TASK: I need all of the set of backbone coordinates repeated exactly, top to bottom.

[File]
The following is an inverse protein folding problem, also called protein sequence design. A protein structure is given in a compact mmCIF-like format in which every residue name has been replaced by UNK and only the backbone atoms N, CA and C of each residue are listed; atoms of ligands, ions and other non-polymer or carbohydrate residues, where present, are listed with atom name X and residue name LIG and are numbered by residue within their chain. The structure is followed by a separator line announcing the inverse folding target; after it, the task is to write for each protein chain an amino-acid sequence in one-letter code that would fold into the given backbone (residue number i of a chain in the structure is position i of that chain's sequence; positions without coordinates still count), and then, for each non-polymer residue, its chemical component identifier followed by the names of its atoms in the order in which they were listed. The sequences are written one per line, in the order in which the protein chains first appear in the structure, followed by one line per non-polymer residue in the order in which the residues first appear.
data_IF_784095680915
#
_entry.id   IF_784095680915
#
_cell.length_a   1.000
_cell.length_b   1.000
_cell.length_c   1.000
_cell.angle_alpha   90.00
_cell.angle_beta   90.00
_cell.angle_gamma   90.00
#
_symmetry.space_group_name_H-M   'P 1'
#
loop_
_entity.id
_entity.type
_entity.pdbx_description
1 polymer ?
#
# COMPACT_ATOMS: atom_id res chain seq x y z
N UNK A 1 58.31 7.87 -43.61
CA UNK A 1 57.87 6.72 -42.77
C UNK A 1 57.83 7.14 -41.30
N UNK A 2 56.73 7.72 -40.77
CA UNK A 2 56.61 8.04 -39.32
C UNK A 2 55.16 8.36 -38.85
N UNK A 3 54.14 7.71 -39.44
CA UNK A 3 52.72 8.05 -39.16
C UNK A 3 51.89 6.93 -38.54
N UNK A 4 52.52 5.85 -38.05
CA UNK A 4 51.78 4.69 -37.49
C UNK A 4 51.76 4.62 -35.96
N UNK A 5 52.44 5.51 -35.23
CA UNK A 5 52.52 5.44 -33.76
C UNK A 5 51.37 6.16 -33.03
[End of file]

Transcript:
The following is an inverse protein folding problem, also called protein sequence design. A protein structure is given in a compact mmCIF-like format in which every residue name has been replaced by UNK and only the backbone atoms N, CA and C of each residue are listed; atoms of ligands, ions and other non-polymer or carbohydrate residues, where present, are listed with atom name X and residue name LIG and are numbered by residue within their chain. The structure is followed by a separator line announcing the inverse folding target; after it, the task is to write for each protein chain an amino-acid sequence in one-letter code that would fold into the given backbone (residue number i of a chain in the structure is position i of that chain's sequence; positions without coordinates still count), and then, for each non-polymer residue, its chemical component identifier followed by the names of its atoms in the order in which they were listed. The sequences are written one per line, in the order in which the protein chains first appear in the structure, followed by one line per non-polymer residue in the order in which the residues first appear.
data_IF_784095680915
#
_entry.id   IF_784095680915
#
_cell.length_a   1.000
_cell.length_b   1.000
_cell.length_c   1.000
_cell.angle_alpha   90.00
_cell.angle_beta   90.00
_cell.angle_gamma   90.00
#
_symmetry.space_group_name_H-M   'P 1'
#
loop_
_entity.id
_entity.type
_entity.pdbx_description
1 polymer ?
#
# COMPACT_ATOMS: atom_id res chain seq x y z
N UNK A 1 58.31 7.87 -43.61
CA UNK A 1 57.87 6.72 -42.77
C UNK A 1 57.83 7.14 -41.30
N UNK A 2 56.73 7.72 -40.77
CA UNK A 2 56.61 8.04 -39.32
C UNK A 2 55.16 8.36 -38.85
N UNK A 3 54.14 7.71 -39.44
CA UNK A 3 52.72 8.05 -39.16
C UNK A 3 51.89 6.93 -38.54
N UNK A 4 52.52 5.85 -38.05
CA UNK A 4 51.78 4.69 -37.49
C UNK A 4 51.76 4.62 -35.96
N UNK A 5 52.44 5.51 -35.23
CA UNK A 5 52.52 5.44 -33.76
C UNK A 5 51.37 6.16 -33.03